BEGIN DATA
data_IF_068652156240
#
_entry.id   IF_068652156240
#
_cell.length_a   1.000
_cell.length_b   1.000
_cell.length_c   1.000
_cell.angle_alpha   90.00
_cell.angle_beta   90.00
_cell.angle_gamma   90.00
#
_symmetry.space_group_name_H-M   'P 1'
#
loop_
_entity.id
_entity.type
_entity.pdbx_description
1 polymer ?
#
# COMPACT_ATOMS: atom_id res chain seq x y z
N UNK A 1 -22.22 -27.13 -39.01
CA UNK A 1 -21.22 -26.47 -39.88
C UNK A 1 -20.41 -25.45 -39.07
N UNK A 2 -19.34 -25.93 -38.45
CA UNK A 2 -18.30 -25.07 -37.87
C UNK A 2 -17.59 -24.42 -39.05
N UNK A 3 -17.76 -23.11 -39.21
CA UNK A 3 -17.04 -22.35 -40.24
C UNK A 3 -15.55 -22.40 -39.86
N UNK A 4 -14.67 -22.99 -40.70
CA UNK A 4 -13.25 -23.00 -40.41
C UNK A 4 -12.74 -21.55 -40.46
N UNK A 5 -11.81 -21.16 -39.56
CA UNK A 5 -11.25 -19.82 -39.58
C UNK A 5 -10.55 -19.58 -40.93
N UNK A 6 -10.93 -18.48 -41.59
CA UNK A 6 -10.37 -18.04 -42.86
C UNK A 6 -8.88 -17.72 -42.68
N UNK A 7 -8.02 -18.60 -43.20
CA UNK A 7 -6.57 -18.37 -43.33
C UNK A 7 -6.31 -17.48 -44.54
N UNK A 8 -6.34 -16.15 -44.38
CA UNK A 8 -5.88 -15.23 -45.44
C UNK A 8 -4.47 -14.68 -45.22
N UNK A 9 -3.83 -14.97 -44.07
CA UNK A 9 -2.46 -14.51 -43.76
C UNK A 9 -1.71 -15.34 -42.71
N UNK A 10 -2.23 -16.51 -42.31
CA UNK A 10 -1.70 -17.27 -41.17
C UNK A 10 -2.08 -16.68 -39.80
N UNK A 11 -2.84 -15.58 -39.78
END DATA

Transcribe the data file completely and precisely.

data_IF_068652156240
#
_entry.id   IF_068652156240
#
_cell.length_a   1.000
_cell.length_b   1.000
_cell.length_c   1.000
_cell.angle_alpha   90.00
_cell.angle_beta   90.00
_cell.angle_gamma   90.00
#
_symmetry.space_group_name_H-M   'P 1'
#
loop_
_entity.id
_entity.type
_entity.pdbx_description
1 polymer ?
#
# COMPACT_ATOMS: atom_id res chain seq x y z
N UNK A 1 -22.22 -27.13 -39.01
CA UNK A 1 -21.22 -26.47 -39.88
C UNK A 1 -20.41 -25.45 -39.07
N UNK A 2 -19.34 -25.93 -38.45
CA UNK A 2 -18.30 -25.07 -37.87
C UNK A 2 -17.59 -24.42 -39.05
N UNK A 3 -17.76 -23.11 -39.21
CA UNK A 3 -17.04 -22.35 -40.24
C UNK A 3 -15.55 -22.40 -39.86
N UNK A 4 -14.67 -22.99 -40.70
CA UNK A 4 -13.25 -23.00 -40.41
C UNK A 4 -12.74 -21.55 -40.46
N UNK A 5 -11.81 -21.16 -39.56
CA UNK A 5 -11.25 -19.82 -39.58
C UNK A 5 -10.55 -19.58 -40.93
N UNK A 6 -10.93 -18.48 -41.59
CA UNK A 6 -10.37 -18.04 -42.86
C UNK A 6 -8.88 -17.72 -42.68
N UNK A 7 -8.02 -18.60 -43.20
CA UNK A 7 -6.57 -18.37 -43.33
C UNK A 7 -6.31 -17.48 -44.54
N UNK A 8 -6.34 -16.15 -44.38
CA UNK A 8 -5.88 -15.23 -45.44
C UNK A 8 -4.47 -14.68 -45.22
N UNK A 9 -3.83 -14.97 -44.07
CA UNK A 9 -2.46 -14.51 -43.76
C UNK A 9 -1.71 -15.34 -42.71
N UNK A 10 -2.23 -16.51 -42.31
CA UNK A 10 -1.70 -17.27 -41.17
C UNK A 10 -2.08 -16.68 -39.80
N UNK A 11 -2.84 -15.58 -39.78